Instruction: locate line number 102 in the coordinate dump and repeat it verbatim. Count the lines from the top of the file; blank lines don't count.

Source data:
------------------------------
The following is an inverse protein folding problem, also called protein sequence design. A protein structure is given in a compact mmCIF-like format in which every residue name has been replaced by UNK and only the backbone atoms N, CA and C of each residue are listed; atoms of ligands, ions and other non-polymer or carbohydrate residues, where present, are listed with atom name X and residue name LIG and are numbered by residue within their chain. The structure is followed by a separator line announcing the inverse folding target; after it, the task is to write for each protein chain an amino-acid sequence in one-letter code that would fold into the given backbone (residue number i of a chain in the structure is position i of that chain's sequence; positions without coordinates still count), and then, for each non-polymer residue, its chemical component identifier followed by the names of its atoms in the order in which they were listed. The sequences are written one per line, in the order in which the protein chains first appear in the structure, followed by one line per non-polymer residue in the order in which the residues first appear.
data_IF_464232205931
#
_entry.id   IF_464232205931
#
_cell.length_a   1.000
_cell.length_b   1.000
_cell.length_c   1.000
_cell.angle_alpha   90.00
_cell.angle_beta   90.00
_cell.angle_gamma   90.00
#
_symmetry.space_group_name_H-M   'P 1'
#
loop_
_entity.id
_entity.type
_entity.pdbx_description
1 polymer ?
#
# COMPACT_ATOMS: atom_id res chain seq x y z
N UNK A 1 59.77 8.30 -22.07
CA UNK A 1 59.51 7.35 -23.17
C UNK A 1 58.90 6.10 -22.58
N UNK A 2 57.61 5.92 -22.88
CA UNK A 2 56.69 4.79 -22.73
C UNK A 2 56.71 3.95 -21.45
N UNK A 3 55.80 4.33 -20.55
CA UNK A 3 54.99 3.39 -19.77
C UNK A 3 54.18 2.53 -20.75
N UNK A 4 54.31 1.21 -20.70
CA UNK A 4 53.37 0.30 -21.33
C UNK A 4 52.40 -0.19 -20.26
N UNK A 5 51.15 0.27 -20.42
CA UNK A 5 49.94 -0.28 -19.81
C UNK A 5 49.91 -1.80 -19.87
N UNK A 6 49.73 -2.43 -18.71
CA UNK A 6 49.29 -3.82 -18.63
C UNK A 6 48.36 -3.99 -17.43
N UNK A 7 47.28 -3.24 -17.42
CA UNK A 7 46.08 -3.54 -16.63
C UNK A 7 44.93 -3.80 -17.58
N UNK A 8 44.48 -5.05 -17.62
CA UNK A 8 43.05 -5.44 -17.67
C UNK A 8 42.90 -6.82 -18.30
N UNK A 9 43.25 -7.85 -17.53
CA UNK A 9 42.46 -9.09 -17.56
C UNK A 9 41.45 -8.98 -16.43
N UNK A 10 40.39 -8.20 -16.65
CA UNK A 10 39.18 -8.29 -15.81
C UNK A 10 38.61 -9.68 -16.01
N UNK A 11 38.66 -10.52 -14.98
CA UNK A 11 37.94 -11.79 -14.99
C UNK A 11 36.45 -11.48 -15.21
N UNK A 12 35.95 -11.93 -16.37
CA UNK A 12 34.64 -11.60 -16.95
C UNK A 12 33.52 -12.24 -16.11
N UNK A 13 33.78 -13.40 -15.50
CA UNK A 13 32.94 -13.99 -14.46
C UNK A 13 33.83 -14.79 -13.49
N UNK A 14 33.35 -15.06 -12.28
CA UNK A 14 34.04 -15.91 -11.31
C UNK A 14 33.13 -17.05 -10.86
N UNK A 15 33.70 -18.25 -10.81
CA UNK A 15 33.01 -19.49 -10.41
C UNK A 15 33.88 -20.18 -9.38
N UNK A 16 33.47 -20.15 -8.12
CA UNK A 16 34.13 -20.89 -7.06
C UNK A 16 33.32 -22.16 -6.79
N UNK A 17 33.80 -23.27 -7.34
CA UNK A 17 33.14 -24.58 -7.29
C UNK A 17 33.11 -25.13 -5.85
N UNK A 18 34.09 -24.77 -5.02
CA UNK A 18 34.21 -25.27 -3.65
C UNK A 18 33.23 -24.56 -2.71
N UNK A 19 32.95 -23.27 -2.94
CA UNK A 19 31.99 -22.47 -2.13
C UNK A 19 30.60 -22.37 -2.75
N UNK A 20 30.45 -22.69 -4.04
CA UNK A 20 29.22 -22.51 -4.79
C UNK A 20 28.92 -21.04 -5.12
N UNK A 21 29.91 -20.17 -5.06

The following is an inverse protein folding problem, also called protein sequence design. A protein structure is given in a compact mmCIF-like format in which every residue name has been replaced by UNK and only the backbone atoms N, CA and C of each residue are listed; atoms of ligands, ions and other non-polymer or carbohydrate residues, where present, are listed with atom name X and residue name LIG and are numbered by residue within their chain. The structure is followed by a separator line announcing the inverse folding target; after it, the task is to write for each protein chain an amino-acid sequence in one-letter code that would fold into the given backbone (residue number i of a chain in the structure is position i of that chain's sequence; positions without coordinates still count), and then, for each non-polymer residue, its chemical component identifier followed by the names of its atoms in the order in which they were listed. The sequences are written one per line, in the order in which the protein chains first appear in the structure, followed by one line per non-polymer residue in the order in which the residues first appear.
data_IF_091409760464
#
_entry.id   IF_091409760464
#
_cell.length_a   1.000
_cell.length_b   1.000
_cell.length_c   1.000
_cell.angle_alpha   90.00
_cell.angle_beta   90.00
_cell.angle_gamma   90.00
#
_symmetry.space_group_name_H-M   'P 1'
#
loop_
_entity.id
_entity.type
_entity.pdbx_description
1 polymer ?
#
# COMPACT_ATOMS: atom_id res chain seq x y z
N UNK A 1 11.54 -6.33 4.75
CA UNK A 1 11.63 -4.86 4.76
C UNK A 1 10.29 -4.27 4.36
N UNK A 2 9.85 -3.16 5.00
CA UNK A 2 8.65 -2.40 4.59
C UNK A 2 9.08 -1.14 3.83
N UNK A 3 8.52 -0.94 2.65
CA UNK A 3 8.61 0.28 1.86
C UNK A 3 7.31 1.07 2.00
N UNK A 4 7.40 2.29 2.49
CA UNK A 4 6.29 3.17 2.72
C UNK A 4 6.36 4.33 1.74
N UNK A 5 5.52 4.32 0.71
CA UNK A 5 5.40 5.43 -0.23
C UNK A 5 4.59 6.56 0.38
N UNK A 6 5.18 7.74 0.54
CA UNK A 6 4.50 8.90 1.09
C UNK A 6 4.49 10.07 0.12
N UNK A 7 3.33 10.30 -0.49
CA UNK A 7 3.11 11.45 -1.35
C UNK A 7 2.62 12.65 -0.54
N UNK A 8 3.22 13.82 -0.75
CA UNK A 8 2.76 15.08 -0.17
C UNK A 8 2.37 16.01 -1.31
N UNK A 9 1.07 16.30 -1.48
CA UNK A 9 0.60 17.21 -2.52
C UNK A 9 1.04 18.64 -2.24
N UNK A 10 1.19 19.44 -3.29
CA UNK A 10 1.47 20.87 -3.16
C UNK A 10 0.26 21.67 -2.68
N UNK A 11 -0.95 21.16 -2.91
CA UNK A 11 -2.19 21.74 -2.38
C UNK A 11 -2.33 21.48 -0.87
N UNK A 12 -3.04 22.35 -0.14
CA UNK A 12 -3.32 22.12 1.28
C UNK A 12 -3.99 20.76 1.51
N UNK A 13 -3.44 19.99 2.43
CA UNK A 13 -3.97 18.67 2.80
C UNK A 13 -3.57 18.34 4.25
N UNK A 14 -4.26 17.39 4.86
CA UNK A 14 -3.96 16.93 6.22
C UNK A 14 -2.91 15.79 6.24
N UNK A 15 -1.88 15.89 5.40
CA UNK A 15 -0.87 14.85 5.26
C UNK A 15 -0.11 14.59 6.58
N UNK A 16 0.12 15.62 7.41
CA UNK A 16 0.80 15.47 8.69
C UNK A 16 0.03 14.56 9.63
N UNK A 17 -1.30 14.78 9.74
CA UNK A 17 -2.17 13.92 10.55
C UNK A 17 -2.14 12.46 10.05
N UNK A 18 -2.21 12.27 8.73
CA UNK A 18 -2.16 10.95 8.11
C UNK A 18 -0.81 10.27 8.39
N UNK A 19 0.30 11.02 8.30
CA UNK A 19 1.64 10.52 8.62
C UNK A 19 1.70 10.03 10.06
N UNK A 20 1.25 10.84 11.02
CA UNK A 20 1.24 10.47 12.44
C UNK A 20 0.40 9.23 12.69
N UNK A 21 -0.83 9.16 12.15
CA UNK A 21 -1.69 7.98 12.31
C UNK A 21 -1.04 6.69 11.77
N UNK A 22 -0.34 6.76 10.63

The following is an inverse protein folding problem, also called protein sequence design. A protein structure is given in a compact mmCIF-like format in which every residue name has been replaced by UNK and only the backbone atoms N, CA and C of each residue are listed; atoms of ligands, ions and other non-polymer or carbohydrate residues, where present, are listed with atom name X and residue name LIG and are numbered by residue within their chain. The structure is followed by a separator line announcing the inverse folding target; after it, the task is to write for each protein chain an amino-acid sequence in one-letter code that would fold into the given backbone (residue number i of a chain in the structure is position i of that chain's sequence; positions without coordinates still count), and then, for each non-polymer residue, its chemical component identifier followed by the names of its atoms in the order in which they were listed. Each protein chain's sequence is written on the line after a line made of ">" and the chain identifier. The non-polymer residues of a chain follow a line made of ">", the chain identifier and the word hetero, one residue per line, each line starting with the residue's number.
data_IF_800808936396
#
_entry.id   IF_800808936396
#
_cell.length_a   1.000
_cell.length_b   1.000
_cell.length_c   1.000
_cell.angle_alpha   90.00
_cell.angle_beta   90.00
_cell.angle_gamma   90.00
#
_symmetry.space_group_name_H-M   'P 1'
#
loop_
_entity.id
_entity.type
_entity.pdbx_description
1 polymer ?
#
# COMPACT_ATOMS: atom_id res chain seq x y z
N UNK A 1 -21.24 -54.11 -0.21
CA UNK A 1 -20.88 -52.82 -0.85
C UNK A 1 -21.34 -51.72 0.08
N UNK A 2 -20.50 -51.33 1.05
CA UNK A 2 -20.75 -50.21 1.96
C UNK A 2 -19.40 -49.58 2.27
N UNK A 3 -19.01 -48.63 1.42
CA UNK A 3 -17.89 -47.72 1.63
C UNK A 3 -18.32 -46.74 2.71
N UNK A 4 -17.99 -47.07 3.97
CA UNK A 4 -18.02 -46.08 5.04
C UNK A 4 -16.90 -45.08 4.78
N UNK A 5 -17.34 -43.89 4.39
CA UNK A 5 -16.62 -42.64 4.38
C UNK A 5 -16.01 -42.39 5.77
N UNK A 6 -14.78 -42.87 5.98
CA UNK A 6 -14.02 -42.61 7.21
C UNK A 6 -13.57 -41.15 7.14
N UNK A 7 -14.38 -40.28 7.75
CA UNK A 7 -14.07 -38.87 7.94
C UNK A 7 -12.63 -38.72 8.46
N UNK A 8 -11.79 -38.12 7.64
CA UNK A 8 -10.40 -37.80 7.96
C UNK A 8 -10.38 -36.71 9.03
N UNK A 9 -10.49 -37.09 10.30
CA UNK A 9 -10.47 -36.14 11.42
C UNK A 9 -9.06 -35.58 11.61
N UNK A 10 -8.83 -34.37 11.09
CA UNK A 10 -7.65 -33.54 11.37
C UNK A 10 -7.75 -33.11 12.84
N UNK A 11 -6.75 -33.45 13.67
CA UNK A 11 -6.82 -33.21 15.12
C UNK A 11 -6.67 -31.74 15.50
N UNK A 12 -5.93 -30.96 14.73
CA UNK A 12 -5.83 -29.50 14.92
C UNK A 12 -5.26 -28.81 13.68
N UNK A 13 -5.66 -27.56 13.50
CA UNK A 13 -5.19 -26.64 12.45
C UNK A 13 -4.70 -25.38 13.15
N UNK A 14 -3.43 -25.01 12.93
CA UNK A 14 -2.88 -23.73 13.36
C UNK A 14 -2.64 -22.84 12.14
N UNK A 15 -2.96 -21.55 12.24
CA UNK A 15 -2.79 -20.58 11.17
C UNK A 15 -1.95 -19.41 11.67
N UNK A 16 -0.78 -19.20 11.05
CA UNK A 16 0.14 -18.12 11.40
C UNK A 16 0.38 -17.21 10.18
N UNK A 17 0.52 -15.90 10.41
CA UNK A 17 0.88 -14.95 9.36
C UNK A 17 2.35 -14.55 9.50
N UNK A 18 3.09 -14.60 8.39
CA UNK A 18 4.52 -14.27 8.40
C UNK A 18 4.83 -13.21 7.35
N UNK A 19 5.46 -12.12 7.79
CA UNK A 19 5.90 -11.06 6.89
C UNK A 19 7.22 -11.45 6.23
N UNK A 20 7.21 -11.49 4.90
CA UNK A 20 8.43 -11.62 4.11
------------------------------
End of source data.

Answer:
#